LLO: Where’s your favourite place in London for fashion inspiration – both in the shops and on the streets?
HS: London as a city is a fantastic source of inspiration in itself with the endless resources available to anyone who lives here. The markets, libraries and museums are  perfect places to contemplate design ideas; especially the Design Bookshop in the V&A. However, since  moving here, I find walking along the South Bank at night when the city is alight one of the most inspiring places to be.LLO: Give us a hint at some of the upcoming fashions in London for next season?
HS: London’s fashion strives to be new and exciting playing to a more youthful clientele where the idea of design and creativity is pushed to the limit when the factor of wearability often comes into play. I feel that next season London designers will continue in this way, however there is definitely starting to be a move to more accessible collections as individual designers’ stylistic tastes are becoming more refined and therefore subtler in their portrayal.

LLO: Which aspects of your designs make them uniquely yours?
HS: Detail. In everything that attracts me, inspires me or interests me it is always the detail that captures my attention. The cleverness of an idea or the way something has been cut. It does not have to be complex but it provokes thought. I want my work to engage people in this way; for them to see and to appreciate the detail and depth of an idea.

LLO: Who is the target audience for your work? Do your designs transfer easily from the catwalk to the streets?
HS: My work is aimed at women aged from mid-twenties to mid-thirties with an understanding and appreciation of fashion, fabric and cut who will find innovative creations in my work that augments their style and femininity. I feel my designs could be diffused from the catwalk to the streets especially as jersey is a very popular fabric to work with at the moment. However, my collection relied on using high end fabrics to create the desired effect. Replacements can be found to cater to the high street market and price-point though the results would still be different. The joy in designing for the catwalk is there is not always a mass market and a low cost budget to consider. As a designer you have more manoeuvrability.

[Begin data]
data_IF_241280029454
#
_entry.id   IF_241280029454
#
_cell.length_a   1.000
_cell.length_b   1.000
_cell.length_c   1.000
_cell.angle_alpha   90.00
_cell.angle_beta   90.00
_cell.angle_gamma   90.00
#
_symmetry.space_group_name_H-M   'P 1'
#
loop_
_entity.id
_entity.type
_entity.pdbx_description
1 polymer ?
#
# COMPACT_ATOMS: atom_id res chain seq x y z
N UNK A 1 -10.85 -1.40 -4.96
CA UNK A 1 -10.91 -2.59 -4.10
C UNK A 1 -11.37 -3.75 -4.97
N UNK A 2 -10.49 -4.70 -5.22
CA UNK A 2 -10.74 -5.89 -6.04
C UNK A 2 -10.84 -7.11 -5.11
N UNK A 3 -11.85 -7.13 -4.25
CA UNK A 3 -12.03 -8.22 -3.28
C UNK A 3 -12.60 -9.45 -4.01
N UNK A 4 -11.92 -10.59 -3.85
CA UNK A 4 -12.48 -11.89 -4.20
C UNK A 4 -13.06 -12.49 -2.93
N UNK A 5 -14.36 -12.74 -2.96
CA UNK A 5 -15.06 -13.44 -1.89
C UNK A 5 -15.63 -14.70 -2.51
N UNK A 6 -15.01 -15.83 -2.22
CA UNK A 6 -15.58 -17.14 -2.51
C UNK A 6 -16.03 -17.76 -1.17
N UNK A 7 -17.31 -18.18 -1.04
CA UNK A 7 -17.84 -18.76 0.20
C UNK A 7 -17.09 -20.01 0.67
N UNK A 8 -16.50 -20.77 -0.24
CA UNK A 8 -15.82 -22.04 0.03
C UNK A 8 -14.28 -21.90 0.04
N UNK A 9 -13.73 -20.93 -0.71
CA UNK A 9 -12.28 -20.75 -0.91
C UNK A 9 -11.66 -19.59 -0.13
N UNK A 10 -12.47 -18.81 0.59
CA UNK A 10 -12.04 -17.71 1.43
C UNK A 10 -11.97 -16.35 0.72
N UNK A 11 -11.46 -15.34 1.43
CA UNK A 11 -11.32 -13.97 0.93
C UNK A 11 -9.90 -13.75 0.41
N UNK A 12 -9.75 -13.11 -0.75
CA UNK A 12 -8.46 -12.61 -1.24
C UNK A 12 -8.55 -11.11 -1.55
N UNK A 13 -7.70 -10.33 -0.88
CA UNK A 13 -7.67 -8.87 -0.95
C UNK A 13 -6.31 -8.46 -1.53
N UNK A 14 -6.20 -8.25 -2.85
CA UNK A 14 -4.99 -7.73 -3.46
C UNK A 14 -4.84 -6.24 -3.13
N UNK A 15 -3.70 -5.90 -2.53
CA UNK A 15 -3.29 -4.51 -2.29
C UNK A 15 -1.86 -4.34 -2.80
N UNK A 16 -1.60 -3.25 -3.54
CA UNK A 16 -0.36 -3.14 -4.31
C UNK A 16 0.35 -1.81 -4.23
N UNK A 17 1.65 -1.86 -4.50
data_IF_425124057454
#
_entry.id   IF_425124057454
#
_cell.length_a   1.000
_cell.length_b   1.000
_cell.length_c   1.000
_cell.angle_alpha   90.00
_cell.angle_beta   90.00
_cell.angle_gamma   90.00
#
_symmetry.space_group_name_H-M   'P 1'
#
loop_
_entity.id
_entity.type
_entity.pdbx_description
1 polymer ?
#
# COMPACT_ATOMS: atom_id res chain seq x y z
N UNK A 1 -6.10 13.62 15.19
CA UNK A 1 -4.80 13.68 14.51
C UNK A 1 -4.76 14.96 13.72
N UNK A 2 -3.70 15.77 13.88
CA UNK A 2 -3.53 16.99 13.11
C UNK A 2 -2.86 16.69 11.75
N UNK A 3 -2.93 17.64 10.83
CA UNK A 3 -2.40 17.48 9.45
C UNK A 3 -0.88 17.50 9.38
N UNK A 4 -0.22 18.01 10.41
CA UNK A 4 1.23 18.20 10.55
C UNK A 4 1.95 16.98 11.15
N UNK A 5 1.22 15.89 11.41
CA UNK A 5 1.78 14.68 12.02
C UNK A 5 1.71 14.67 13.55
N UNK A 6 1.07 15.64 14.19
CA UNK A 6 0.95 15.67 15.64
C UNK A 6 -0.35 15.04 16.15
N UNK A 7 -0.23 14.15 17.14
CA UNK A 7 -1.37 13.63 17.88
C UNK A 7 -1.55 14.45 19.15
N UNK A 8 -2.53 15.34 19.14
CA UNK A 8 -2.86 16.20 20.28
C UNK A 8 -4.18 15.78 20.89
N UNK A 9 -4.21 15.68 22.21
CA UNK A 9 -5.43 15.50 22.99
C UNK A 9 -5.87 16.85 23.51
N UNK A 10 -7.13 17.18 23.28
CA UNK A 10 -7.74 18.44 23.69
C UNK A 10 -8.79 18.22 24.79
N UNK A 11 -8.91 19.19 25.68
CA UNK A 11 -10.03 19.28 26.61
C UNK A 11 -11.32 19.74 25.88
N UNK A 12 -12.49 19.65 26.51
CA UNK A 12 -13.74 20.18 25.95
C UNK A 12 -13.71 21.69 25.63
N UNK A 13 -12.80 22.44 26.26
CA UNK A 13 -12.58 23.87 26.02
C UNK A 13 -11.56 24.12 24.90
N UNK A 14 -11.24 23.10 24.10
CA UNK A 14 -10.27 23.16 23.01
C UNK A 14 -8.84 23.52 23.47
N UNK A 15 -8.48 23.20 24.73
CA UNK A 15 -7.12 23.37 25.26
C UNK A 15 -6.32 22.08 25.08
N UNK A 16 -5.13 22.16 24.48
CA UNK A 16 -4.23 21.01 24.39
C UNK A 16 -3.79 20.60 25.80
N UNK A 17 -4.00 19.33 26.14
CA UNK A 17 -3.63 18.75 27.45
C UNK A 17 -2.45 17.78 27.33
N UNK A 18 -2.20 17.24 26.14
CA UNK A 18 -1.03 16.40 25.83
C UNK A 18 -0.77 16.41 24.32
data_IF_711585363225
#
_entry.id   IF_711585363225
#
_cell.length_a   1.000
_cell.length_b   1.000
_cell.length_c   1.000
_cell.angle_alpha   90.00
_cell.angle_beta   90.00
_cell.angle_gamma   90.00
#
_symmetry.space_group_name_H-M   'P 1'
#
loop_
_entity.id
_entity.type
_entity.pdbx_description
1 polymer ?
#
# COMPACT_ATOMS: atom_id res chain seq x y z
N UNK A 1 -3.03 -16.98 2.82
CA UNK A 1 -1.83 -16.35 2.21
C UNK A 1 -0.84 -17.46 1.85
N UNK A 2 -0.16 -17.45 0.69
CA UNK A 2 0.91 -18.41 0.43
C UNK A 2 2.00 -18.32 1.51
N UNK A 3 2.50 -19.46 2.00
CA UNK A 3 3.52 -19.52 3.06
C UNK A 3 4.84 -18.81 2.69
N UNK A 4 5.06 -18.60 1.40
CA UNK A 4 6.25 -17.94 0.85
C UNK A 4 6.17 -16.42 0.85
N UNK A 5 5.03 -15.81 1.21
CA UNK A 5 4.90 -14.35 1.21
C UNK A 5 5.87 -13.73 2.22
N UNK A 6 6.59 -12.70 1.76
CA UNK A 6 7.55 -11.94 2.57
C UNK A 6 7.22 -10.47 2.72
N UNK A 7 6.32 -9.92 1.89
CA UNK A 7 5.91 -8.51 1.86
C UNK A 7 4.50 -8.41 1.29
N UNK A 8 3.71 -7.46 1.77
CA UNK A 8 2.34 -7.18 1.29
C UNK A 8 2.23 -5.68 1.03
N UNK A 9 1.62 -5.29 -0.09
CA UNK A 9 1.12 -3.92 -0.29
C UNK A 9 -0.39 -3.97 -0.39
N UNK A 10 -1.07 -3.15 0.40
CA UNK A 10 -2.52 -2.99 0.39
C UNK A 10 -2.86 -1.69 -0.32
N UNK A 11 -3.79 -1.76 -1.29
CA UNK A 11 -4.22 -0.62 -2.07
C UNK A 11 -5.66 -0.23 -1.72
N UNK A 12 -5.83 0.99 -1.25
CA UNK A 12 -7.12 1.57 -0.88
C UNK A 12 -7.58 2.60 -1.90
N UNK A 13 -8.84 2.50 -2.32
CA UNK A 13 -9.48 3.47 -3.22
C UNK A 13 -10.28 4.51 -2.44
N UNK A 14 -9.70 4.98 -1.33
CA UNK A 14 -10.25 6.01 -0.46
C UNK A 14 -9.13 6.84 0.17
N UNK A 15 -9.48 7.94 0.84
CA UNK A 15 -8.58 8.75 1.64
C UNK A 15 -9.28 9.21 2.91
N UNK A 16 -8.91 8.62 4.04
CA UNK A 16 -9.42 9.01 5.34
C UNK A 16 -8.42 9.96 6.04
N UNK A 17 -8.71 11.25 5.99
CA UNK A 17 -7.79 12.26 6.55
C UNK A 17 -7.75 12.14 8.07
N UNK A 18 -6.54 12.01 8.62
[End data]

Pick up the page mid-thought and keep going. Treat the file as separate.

LLO:  Which piece are you most proud of so far and why?
HS: The gold blazer from my collection. It was ironically one of the easier pieces to design as it seemed to design itself on the stand. After working on something for so many months I am often too close to my work to appreciate it, however for some reason I could still relate to this piece and enjoy wearing it myself. It is an example of an idea that remained strong from the initial sketch to its final fruition and therefore I am proud that it is mine.

LLO:What are your favourite materials to work with and the best places to buy them in London?
HS: For me, fabrics are of the utmost importance in a collection, so I take great pleasure in searching around fabric shops and showrooms to discover what is available. Shepherd’s Bush is a great place for toiling fabrics and there is a particular shop on Goldhawk Road which sells fantastic wools. There are a few showrooms along Great Titchfield Street that act as agents for factories and mills across the world. These places are ideal as you can touch and feel samples and quickly discover the vast range of fabrics that are on offer. I particularly love working with jersey and I actually sourced all of my silk jersey from Japan for my last collection.

LLO: You recently graduated from London College of Fashion and won the highly acclaimed Nina de York Illustration Award wowing people with your designs. What’s next for you?
HS: I want to keep experimenting in a range of Fashion Design disciplines. My loyalty will always remain with garment design and this is where I wish to build my career, however I feel that working in visual merchandising, buying and accessories, etc., all feeds my creativity and I hope to remain as creative a designer as possible. To study in Paris would be a fantastic opportunity and there are MBA courses that appeal to me greatly. However, I intend to gain further experience in the industry over the next few years before I embark on further education.

LLO: Any other up-and-coming London-based designers we should keep an eye on?